Friday, March 17, 2017

Joe Camel - How Penis Imagry Sells

Joe Camel's head resembles a penis and scrotum, and not too subtly - click to enlarge

When I was in High School, we had a teacher who brought in a number of old magazines such as Esquire, Life, and whatnot, and she asked us to go through the ads looking for death imagery.   She said that advertising agencies sneak in subliminal images to sell liquor, such as skulls and things, which appear in the reflections of the bottles, or in the ice cubes. 

It was hard to see, in some instances, but in others, it was apparent.  Sex and Death sell liquor - or cigarettes.

Salma Hayek seems ready to party - or be gang-raped in a hotel room - in this ad.

Sex sells, and people are interested in sex, even people who claim to be prudish.  We buy cars with fenders shaped like huge breasts, or bumpers that look like nipples.  They even make cars shaped like giant penises - I've owned one myself!

One of the most obscene examples of this, was of course, the Joe Camel ads of the 1980's and 1990's.   People decried these ads as using "Cartoon" characters to appeal to the kiddies.  And apparently, Camel sales with the youth crowd soared after these cartoon ads appeared in magazines. 

But it wasn't the cartoon aspect of Joe Camel that sold cigarettes.  It was his face that looked like a giant dick and scrotum that sold cigarettes.  Many folks failed to see this, even as it was obvious.   Others said that maybe it looked "vaguely phallic" but dismissed any analogy to male genitalia as being overblown.

It is like the "landscapes" painted by Georgia O'Keeffe - they look like a woman's body under a sheet. Anyone who says they don't see that is just being obstinate.

But it is not hard to spot if you know what to look for. Joe has a head that looks nothing like a real Camel head, but a lot like a man's "junk."  The "nose" part resembles a flaccid, uncircumcised penis, (perhaps under a sheet) while the "cheeks" or whatever they are supposed to be, clearly resemble a pair of testicles in a scrotal sack.

It is not very subtle.

Of course, folks who want to shout this down (trolls for the Cigarette companies - disclaimer, I am a shareholder, please smoke your brains out) will say you are "projecting" onto the image and that it is just a simple cartoon camel.   What sort of pervert sees a dick in that?

But a dick it is -and balls - and not by accident.   People are fixated on certain images, and there is something about the Joe Camel graphic that makes it hard to look away.   It looks like a dick - that's why.   And we are taught from birth that nakedness is "naughty" so when we see people naked, we look.

It is human nature, and the Camel people seized upon this - as well as the interests of pubescent teenagers with sex, to snare them into brand loyalty.

So what's the point of this?  If you want your sales to go from 6 million to 450 million, it ain't hard to do....

...Put a dick on it!   It will sell like hotcakes!

* * *

UPDATE 2020:  This 1992 article from the New York Times gets right to the point - the whole thing is Freudian:
The Surgeon General, Dr. Antonia Novello, and the American Medical Association have called for the removal of Joe Camel from billboards and printed ads because the Camel cigarette character with the long sleek snout is "too seductive for children." Joe, according to an A.M.A. study, is "twice as familiar to 3- and 6-year-olds as a box of Cheerios," is "as well known to 6-year-olds as Mickey Mouse" and has helped make Camels "the brand of choice among male children, 12 to 17 years old."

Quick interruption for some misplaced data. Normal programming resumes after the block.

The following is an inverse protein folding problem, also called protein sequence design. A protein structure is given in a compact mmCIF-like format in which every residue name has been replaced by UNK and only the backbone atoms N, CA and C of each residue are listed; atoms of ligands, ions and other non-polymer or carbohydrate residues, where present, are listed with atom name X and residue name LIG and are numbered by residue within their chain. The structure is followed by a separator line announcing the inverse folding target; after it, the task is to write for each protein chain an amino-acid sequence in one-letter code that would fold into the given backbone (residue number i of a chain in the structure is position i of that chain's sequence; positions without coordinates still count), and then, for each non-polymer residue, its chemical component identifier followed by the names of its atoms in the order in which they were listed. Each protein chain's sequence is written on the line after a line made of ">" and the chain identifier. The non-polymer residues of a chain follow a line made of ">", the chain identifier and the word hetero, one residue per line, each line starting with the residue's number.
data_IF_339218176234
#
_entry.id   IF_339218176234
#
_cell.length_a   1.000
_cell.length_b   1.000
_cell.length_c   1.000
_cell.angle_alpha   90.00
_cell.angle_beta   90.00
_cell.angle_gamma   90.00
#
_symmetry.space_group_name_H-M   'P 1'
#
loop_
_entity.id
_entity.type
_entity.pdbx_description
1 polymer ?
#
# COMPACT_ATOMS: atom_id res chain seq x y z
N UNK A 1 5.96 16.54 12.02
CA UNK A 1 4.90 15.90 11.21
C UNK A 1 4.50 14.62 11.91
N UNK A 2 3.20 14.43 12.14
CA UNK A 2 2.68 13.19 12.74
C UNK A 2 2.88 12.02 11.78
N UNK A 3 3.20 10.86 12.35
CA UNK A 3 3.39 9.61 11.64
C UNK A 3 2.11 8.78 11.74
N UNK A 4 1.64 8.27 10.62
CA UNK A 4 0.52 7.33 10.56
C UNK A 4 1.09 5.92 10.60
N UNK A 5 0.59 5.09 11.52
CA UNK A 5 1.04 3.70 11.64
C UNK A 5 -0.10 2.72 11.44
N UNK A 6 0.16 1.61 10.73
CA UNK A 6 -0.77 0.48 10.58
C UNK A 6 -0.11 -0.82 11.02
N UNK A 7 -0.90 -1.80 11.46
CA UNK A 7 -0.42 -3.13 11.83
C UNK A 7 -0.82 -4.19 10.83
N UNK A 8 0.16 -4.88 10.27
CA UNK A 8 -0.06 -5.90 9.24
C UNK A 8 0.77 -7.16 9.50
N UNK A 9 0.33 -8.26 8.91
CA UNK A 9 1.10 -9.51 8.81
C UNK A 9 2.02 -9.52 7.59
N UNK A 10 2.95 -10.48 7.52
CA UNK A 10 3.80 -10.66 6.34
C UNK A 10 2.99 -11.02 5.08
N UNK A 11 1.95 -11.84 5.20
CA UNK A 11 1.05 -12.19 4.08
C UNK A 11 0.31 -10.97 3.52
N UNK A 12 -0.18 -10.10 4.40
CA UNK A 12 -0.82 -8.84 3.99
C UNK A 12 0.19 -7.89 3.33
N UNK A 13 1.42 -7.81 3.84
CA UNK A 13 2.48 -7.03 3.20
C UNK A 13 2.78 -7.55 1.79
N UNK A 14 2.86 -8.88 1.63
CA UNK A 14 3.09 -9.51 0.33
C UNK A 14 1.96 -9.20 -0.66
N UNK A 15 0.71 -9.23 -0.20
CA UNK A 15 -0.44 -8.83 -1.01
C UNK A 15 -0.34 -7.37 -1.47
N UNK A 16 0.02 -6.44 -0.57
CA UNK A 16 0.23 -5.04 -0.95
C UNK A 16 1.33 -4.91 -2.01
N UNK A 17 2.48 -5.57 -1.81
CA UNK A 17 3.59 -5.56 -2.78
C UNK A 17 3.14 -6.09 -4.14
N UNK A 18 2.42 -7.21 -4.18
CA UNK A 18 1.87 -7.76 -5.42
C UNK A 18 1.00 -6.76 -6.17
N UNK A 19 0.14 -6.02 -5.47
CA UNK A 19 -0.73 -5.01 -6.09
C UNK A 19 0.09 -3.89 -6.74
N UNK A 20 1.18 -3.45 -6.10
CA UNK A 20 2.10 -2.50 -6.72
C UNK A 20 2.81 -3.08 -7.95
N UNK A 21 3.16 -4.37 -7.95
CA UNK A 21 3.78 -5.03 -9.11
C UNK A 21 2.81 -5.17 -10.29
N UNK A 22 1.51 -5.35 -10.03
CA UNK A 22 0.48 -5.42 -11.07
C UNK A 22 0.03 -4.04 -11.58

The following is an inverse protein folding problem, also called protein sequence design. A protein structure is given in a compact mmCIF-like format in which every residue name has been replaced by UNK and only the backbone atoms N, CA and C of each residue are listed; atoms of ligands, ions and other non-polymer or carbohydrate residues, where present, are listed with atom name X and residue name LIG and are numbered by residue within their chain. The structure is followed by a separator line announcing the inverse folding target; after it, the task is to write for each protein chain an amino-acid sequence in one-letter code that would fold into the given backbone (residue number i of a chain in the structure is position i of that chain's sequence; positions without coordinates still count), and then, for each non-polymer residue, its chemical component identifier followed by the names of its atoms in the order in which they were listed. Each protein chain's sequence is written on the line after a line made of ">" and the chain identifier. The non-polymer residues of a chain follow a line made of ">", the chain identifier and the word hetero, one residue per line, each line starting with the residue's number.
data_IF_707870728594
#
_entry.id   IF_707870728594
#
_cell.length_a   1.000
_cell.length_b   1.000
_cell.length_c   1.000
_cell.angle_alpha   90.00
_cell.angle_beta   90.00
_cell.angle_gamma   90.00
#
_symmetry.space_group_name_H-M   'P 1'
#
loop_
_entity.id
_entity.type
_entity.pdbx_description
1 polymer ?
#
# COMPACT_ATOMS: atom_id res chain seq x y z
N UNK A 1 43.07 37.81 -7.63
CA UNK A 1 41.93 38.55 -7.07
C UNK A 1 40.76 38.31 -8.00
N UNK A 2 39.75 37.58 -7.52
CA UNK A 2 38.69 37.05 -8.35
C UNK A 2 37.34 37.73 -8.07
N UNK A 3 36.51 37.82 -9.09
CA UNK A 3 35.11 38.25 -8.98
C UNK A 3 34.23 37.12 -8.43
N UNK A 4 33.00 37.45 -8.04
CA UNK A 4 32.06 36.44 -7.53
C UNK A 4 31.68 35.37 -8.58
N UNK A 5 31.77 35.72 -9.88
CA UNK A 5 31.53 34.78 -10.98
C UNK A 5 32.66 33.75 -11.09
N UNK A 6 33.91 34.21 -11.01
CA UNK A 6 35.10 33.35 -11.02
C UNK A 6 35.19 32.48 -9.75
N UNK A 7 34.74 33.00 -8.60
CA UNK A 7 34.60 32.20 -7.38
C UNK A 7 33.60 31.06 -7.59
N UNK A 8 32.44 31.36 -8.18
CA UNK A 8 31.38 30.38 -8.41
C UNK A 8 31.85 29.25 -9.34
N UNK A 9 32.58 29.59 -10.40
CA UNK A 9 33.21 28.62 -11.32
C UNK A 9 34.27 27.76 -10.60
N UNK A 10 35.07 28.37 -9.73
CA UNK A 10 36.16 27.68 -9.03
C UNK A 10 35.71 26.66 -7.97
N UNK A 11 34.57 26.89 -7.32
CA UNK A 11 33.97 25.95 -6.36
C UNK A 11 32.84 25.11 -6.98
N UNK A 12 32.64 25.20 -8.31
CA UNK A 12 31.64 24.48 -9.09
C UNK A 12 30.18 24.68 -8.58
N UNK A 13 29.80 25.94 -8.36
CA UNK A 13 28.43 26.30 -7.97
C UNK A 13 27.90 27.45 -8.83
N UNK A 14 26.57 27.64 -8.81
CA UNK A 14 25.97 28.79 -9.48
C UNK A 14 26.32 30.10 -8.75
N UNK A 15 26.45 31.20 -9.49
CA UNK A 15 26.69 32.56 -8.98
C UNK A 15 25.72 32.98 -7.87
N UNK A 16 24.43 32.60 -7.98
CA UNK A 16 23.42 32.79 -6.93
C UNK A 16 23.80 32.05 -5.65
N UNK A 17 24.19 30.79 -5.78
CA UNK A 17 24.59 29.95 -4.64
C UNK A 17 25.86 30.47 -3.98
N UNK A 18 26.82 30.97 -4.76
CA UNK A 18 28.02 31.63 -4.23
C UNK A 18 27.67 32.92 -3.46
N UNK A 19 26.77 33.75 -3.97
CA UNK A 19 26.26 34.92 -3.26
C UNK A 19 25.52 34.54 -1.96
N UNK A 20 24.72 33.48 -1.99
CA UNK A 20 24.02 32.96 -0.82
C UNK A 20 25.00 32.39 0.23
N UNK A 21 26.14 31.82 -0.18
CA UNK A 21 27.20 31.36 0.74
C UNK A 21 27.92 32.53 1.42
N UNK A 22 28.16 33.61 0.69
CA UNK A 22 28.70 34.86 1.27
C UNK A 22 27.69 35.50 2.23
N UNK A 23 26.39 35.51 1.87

Seductive, familiar, the hands-down favorite of boys from 12 to 17. Wonder why? Take another look at Joe's savvy face. 
Freud called it "displacement upward": the translation, in dreams or fantasies, of a taboo part of the body below the waist to a "safe" zone above the waist, often to the head or face. Consider Medusa, whose head of snaky hair was, Freud suggested, a displacement upward of the young boy's fear of castration, engendered when he glimpsed "the female genitals, surrounded by hair, and essentially those of his mother." The multiplicity of snakes was both terrifying and reassuring, since they resembled and replaced the penis, "the absence of which is the cause of the horror." 
Not convinced? Have another glance at Joe, featured in aggressively marketed display ads for The Hard Pack and, most recently, for a new R. J. Reynolds product, Camel Wides, "a thicker cigarette made to appeal to young men." His long straight snout bulges above two pouchy folds as he stares insouciantly out at the viewer, a lighted cigarette hanging from his lips. Look again. Any schoolchild can recognize this ribald caricature; only adults need to have it pointed out. Behold the Emperor's new nose. 
The nose is the commonest of phallic fetishes. Freud's oddball friend Wilhelm Fliess developed a whole sexual psychology based on the supposed existence of a "nasal reflex neurosis" directly connected to the genitals. More persuasively, from the ass-headed Bottom of "A Midsummer Night's Dream" to "Tristram Shandy" to "Cyrano de Bergerac" to "Pinocchio," the outsized or elongated nose has been a sign throughout popular literature of erection, of thinly veiled phallic boasting and of sexual anxiety, growing pains and sexual desire. (Bottom's name -- a pun on the weaver's "bottom" or thread spool -- is another good example of displacement upward from below.)
Interesting analysis.  You know, back in the 1970's, when it was against FCC rules to say "penis" on television, they would use the term "nose" on the TV game show The Match Game as a euphemism when answering ribald questions.   Nose, indeed!

Don't get me started on this.